News that TIAA may have strayed from its core values has shaken the 403(b) reform community. This tight-knit group of participants and fiduciary planners have been fighting for years against truly hideous sales practices and fee structures. The TIAA news, reported by Gretchen Morgenson of the New York Times, was a bombshell. Let’s just say the comments on our Discussion Board have been spirited. They are equally pointed in a Chronicle of Higher Education discussion.
Cringeworthy stuff from the New York Times
- Former employee say the company rewards its sales personnel with bonuses when they steer customers into more expensive in-house products and services.
- “There is an incentive for consultants to refer you to, or recommend that you open, TIAA accounts, products and services,” one TIAA filing with the S.E.C. said.
- TIAA’s executive pay packages are comparable to those on Wall Street. During 2016, Mr. Ferguson, its chief executive officer, received $18.5 million in compensation, $5.1 million more than Michael Corbat, the chief executive of Citigroup, received.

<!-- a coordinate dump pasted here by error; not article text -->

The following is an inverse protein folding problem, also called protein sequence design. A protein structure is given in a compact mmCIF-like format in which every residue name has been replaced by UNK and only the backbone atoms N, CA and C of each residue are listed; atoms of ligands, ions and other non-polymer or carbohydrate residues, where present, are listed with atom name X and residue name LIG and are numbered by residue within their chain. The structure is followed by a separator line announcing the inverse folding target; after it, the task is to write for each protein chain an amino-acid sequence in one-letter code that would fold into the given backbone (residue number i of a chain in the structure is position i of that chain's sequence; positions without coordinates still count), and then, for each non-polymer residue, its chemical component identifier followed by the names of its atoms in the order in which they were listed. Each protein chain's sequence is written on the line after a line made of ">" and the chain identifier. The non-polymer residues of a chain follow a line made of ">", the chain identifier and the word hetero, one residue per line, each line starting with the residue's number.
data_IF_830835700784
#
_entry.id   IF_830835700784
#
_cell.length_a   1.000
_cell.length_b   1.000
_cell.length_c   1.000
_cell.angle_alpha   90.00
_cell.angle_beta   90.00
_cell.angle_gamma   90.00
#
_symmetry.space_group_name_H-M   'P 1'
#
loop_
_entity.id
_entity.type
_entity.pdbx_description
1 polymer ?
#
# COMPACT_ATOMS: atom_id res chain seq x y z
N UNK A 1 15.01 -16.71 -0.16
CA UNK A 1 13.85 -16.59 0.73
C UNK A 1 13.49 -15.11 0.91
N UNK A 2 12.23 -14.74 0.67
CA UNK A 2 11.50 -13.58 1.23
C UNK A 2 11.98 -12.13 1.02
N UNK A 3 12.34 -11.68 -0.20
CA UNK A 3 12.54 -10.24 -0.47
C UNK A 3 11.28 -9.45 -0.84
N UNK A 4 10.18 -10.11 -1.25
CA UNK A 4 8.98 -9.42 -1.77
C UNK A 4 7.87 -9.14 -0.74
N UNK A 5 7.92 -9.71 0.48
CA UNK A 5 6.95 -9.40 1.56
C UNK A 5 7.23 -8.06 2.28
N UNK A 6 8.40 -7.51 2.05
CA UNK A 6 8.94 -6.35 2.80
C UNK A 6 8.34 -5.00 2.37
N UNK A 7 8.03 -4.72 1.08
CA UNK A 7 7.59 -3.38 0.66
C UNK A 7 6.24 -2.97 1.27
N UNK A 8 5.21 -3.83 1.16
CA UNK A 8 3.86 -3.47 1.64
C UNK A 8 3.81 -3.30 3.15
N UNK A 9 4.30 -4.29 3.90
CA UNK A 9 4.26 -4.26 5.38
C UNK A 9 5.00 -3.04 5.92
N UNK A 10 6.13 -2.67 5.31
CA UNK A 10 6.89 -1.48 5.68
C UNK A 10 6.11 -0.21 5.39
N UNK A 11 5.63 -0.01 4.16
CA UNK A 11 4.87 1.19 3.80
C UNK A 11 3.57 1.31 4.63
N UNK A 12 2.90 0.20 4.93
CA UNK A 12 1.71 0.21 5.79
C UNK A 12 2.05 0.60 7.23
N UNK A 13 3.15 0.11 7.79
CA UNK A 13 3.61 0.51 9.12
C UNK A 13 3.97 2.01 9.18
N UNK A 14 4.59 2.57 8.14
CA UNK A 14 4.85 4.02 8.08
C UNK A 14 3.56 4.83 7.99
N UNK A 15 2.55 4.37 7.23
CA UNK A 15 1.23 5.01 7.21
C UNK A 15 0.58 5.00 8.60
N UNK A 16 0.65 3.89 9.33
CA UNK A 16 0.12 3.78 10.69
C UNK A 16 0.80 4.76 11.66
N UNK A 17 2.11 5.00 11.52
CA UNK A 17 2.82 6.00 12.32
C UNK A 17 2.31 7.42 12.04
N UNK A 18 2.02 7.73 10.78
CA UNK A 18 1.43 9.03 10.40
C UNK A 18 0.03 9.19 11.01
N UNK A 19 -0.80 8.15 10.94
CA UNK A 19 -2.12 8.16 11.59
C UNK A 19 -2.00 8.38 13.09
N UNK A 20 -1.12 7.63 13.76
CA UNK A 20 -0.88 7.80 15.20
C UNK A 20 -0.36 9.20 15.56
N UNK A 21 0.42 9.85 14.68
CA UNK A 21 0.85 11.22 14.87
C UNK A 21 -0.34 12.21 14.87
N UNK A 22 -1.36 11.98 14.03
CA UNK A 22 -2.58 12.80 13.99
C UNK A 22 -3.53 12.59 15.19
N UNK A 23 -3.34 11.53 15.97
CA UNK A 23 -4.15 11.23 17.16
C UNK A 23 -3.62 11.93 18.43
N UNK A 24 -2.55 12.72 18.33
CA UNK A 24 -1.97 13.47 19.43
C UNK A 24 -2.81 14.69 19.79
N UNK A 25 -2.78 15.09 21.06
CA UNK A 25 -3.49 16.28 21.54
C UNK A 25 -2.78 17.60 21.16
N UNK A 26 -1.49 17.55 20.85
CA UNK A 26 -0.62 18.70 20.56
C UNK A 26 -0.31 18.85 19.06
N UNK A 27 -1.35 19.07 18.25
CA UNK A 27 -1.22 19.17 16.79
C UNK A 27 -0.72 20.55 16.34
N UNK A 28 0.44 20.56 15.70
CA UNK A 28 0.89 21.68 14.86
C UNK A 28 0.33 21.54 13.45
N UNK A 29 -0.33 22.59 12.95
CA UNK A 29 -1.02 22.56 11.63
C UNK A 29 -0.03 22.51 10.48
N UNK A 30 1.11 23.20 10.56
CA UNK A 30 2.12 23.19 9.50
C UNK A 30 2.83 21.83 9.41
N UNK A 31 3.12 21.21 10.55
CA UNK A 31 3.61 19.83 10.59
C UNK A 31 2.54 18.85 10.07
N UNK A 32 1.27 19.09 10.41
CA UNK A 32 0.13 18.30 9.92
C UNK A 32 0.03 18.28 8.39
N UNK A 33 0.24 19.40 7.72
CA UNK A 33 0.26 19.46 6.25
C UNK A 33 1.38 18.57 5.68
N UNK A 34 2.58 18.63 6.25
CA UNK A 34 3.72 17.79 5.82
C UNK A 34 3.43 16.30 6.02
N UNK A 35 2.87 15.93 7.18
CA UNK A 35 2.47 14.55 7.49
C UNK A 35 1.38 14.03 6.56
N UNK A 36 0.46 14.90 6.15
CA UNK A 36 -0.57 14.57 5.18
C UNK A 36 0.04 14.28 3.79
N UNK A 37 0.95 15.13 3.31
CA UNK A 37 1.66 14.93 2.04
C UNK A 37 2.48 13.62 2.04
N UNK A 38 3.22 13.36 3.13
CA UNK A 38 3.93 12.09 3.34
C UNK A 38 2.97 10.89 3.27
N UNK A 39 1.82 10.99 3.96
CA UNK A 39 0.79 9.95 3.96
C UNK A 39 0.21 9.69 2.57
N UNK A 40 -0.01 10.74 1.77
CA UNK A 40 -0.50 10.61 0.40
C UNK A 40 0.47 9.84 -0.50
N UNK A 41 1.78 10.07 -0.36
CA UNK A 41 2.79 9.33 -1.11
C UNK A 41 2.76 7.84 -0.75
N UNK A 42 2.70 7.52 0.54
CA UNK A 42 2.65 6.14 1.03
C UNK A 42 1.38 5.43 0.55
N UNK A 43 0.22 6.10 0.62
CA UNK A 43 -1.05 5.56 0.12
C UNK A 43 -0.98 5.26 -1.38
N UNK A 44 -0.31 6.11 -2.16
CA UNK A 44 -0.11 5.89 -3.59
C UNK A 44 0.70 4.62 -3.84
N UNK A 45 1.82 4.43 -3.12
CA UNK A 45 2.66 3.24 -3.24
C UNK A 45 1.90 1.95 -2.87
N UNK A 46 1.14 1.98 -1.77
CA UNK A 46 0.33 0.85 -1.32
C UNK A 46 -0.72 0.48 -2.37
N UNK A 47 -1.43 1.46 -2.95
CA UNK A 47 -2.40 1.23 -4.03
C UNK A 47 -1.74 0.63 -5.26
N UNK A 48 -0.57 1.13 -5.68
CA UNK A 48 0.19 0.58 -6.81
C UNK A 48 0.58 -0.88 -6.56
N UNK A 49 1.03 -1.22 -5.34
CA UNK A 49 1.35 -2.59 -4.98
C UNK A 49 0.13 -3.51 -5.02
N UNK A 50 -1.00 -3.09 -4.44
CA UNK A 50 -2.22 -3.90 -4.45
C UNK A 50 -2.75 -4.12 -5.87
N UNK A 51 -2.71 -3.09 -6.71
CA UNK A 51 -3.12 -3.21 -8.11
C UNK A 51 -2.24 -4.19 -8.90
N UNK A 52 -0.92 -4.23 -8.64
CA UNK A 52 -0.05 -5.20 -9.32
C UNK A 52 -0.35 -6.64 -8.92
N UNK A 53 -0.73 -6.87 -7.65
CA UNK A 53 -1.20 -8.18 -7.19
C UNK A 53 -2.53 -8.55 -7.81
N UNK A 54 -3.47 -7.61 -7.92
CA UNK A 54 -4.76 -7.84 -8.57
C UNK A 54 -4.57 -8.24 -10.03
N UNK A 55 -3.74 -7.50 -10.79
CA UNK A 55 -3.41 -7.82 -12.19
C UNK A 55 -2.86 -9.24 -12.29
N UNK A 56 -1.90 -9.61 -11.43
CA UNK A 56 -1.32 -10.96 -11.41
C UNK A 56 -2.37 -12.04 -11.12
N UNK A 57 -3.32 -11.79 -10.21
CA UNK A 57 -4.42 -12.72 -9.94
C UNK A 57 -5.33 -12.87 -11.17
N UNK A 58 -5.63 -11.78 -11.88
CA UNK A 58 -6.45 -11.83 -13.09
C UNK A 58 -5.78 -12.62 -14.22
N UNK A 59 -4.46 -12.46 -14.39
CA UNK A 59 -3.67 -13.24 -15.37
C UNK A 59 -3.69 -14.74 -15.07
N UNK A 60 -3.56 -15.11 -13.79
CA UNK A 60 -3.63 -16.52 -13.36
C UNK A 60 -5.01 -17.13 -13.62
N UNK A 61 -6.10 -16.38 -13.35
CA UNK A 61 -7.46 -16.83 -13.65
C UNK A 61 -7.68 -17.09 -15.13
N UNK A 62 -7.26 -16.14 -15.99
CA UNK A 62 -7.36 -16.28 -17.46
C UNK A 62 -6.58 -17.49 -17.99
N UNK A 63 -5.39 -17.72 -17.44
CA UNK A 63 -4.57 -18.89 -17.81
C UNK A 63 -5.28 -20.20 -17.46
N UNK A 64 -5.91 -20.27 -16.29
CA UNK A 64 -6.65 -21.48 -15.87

Personal thoughts on TIAA
- TIAA was the first financial firm to reach out to 403(b)wise (way back in 2000)
- TIAA championed K-12 403(b) reform in California on two occasions
- TIAA was the first financial firm to sponsor 403(b)wise
- TIAA supported my teacher financial literacy initiative: Pollinate, the Teacher Financial Literacy Project
- I recently documented my experience moving money to TIAA
I still believe in TIAA. It's my personal opinion that they get much more right than wrong. It is my hope that they take this opportunity to truly live up to the ideals they taut on their website: “TIAA's mission-based approach separates us from the pack.” While I don’t speak for the 403(b) reform community, I can say the following with some confidence: it's hard to find much humor in this situation (which make this my least favorite Wisecracks article).